School of Cellular and Molecular Medicine,
University of Bristol, Biomedical Sciences Building,
Bristol, BS8 1TD
phone: +44 (0)117 33 12071 (internal 12071)
group: Cancer Epigenetics Lab
My research interests are in the molecular genetics of cancer, concentrating in particular on epigenetic changes in childhood cancers and in cancer stem cells.
Epigenetic alterations are heritable modifications of DNA that do not affect the primary sequence, such as methylation of cytosines in CpG dinucleotides. DNA methylation at CpG residues affects gene expression by directly inhibiting transcription factor access to DNA or indirectly by attracting methyl-binding proteins that associate with modifiers of chromatin structure, such as histone deacetylases. Cancers usually have an overall hypomethylation of the genome, probably leading to chromosomal instability, accompanied by gene-specific hypermethylation that inactivates tumour suppressor genes.
Current projects are characterizing genome-wide DNA methylation changes in clinically important childhood cancers, such as Wilms' tumour of the kidney and neuroblastoma, a cancer of the sympathetic nervous system, and understanding the functional consequences of these changes. This is being achieved by the use of human promoter microarrays, hybridized with tumour DNA enriched for methylated sequences. This technique gives genome-wide coverage of methylation changes in cancer, thus identifying new prognostic markers and targets for therapy. This will identify genes that are abnormally methylated in childhood cancers, which will then be further studied using functional analyses in cultured cells.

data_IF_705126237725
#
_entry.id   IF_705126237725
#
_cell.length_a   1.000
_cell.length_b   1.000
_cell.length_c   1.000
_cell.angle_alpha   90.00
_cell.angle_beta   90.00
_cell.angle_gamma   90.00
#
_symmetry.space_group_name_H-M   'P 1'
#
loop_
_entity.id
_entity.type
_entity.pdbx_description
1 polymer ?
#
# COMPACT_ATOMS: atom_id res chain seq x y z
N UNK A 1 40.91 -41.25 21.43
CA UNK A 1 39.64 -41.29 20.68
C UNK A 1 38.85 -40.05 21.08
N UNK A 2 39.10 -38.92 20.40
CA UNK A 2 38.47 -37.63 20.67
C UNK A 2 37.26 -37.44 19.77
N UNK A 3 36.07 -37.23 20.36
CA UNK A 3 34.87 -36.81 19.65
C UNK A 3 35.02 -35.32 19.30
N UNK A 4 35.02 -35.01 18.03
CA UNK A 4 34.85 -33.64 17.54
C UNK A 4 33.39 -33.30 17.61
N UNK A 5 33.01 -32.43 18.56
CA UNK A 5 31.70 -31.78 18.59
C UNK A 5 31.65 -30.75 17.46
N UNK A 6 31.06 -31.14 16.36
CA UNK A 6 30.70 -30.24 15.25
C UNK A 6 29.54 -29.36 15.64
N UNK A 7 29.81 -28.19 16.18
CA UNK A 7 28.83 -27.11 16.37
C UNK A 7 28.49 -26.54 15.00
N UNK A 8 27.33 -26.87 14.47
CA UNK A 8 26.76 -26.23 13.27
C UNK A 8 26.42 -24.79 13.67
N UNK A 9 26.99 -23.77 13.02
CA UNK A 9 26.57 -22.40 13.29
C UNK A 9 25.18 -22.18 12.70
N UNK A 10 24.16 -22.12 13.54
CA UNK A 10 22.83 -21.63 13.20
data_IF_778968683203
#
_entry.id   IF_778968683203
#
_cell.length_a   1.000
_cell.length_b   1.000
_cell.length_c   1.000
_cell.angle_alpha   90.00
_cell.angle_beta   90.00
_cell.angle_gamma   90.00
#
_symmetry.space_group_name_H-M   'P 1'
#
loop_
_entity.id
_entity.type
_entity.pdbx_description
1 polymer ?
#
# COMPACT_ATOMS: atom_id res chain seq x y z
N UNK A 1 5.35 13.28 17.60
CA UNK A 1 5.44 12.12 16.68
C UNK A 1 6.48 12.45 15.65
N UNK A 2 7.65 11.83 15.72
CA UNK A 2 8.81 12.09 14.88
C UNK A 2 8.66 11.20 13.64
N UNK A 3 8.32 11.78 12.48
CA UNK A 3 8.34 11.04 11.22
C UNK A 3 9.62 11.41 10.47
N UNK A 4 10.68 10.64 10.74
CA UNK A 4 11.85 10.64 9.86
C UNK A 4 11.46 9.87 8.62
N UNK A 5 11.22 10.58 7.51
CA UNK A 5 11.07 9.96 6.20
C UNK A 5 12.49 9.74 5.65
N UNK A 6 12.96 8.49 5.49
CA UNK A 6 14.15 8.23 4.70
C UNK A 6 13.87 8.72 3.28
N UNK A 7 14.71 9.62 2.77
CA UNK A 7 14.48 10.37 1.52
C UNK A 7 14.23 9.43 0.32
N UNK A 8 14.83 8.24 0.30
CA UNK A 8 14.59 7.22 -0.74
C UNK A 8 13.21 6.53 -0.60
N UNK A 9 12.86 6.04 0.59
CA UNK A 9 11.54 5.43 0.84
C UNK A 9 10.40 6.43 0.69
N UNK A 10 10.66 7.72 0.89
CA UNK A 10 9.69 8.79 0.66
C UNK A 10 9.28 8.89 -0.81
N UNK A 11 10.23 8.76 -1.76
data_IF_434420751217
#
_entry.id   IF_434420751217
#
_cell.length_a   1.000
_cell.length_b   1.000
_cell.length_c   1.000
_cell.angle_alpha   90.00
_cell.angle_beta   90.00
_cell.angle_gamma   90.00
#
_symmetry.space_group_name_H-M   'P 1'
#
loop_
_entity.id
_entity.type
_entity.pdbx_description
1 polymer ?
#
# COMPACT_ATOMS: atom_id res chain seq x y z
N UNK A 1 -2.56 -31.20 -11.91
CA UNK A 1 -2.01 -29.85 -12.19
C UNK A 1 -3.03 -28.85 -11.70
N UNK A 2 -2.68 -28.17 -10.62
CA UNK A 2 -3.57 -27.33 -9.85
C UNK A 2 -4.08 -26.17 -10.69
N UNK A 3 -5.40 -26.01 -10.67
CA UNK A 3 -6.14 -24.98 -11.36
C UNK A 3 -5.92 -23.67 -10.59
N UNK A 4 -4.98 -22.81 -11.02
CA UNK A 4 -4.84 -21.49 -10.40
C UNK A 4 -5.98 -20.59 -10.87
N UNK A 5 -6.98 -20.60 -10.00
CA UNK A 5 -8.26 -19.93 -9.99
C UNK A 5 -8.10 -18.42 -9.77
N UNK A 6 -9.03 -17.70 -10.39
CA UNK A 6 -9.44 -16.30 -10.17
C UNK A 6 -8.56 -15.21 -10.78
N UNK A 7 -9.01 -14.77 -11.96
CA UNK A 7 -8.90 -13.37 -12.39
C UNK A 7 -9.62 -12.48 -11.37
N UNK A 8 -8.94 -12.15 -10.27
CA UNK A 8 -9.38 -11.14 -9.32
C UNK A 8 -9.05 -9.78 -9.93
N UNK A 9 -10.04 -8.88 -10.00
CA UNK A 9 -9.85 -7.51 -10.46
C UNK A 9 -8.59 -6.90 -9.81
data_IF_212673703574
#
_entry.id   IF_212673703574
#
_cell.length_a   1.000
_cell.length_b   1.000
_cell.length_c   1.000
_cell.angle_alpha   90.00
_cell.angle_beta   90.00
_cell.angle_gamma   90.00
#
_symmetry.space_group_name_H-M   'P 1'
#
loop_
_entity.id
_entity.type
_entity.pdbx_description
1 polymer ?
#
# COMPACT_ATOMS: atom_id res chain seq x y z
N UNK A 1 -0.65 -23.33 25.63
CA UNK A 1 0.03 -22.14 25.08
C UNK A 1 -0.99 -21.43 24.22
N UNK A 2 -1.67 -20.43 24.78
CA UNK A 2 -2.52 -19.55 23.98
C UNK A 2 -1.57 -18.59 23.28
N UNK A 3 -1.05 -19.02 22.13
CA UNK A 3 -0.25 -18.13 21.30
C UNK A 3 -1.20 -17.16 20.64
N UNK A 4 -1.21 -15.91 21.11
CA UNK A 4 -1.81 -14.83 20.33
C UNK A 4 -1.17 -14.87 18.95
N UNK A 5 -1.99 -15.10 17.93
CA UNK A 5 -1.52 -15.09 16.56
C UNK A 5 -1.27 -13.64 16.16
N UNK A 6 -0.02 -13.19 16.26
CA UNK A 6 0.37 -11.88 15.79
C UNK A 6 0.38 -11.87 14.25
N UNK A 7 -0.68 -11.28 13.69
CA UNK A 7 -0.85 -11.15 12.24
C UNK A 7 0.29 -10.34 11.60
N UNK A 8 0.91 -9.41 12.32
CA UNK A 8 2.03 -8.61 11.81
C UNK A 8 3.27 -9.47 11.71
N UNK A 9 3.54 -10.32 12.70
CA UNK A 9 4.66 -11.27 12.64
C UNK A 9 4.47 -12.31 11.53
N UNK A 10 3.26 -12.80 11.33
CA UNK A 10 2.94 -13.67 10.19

The results of this work are designed to give the following outcomes that could impact on the clinical management of childhood cancers:
A small subpopulation of tumour initiating cells is thought to underlie the persistent growth of cancers and these are often referred to as "cancer stem cells". Cancer stem cells may represent transformed normal stem cells, although other populations could acquire stem cell-like properties and "stemness" can be regulated by external factors, including the tumour microenvironment and treatment.
Current work aims to determine how stem cell markers are regulated in normal tissues and during tumorigenesis, with special reference to epigenetic modifications that play a pivotal role in modulating stemness. This work is using colorectal cancer cell lines to study epigenetic marks (DNA methylation and histone modifications) that may regulate stem cell markers in normal intestinal tissue and malignant cells, and how dietary factors and the tumour microenvironment regulate them.